A study (ID# 0185) being presented as an oral presentation this morning at SLEEP 2008 compares the sleep patterns of young children from 12 different countries. Results are based on questionnaires completed by the parents of 21,273 infants and toddlers from zero to 36 months of age.
The study indicates that young children in predominately Caucasian countries have earlier bedtimes and obtain more overall sleep than young children in predominately Asian countries. No differences were found in night wakings or napping behaviors.
Children in New Zealand went to bed the earliest with an average bedtime of 7:16 p.m. Children in Hong Kong went to bed the latest with an average bedtime of 10:10 p.m. U.S. children had an average bedtime of 8:52 p.m.
Japanese children had the lowest total sleep time (i.e., nightly sleep plus daytime naps) of 11.6 hours of sleep per day. Children in New Zealand had the highest total sleep time of 13.3 hours of sleep. U.S. children averaged 12.9 hours of total sleep time per day.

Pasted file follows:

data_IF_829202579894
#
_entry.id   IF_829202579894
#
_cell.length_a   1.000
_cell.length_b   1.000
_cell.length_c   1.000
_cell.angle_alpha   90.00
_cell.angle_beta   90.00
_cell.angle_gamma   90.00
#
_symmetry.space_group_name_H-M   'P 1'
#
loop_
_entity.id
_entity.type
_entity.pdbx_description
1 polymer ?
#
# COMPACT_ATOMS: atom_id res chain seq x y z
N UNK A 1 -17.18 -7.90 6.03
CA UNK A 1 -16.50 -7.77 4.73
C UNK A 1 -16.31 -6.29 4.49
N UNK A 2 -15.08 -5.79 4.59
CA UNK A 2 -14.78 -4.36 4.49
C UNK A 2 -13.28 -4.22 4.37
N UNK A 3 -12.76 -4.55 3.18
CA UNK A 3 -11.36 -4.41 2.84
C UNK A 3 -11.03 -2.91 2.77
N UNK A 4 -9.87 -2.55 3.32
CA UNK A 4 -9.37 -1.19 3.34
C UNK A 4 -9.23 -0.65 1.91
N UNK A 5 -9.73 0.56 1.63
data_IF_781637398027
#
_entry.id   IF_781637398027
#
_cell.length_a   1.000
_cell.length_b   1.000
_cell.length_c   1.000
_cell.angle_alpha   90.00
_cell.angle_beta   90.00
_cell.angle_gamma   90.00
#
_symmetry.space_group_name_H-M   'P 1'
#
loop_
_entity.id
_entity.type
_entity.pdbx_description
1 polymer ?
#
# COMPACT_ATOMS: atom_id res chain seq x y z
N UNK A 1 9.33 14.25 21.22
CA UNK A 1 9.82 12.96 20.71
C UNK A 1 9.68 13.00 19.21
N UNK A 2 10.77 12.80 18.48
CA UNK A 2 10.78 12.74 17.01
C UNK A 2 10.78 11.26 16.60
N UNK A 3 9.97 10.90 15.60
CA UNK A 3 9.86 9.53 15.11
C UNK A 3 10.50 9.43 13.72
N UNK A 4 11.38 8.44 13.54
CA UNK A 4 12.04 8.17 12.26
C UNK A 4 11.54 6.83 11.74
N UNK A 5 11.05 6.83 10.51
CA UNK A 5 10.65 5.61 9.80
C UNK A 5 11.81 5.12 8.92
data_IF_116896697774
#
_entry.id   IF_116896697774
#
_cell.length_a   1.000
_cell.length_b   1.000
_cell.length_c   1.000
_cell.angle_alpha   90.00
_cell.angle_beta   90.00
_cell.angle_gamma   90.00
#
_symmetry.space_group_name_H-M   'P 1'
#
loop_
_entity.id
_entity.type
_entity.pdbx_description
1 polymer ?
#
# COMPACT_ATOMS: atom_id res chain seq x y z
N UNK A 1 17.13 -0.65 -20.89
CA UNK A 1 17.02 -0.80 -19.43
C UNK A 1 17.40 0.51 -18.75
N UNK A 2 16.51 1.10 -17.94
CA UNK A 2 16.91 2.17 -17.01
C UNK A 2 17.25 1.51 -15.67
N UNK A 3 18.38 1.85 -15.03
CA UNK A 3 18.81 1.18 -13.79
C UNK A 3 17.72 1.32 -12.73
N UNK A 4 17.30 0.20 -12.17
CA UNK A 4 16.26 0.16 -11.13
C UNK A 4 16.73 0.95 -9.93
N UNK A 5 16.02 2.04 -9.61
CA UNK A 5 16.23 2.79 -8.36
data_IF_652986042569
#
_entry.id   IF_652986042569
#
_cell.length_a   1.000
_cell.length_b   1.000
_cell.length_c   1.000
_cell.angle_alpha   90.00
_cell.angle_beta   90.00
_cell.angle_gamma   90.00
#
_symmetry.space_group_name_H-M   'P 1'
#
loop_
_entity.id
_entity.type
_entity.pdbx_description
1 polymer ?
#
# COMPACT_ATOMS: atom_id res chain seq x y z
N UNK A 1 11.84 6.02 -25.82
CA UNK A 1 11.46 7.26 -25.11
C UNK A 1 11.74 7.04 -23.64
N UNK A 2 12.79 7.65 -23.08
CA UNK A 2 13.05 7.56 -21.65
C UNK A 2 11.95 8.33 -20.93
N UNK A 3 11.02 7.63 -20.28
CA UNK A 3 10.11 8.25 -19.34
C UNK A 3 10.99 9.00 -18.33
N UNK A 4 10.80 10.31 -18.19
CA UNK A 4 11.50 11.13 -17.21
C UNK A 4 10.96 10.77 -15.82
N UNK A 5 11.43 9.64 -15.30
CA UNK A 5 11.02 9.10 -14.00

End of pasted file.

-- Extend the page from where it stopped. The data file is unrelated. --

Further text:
Seventy-six percent of Chinese parents perceived that their child has a small or severe sleep problem. Only 11 percent of parents in Taiwan responded similarly.
According to the American Academy of Sleep Medicine, newborns up to three months of age need about 16 to 20 hours of total sleep time per day, while infants between three and 12 months old need 14 to 15 hours of total sleep time. Toddlers between the ages of one and four years need about 12 to 14 hours of total sleep time.
The SLEEP 2008 abstract book is available online at http://www.journalsleep.org/PDF/AbstractBook2008.pdf.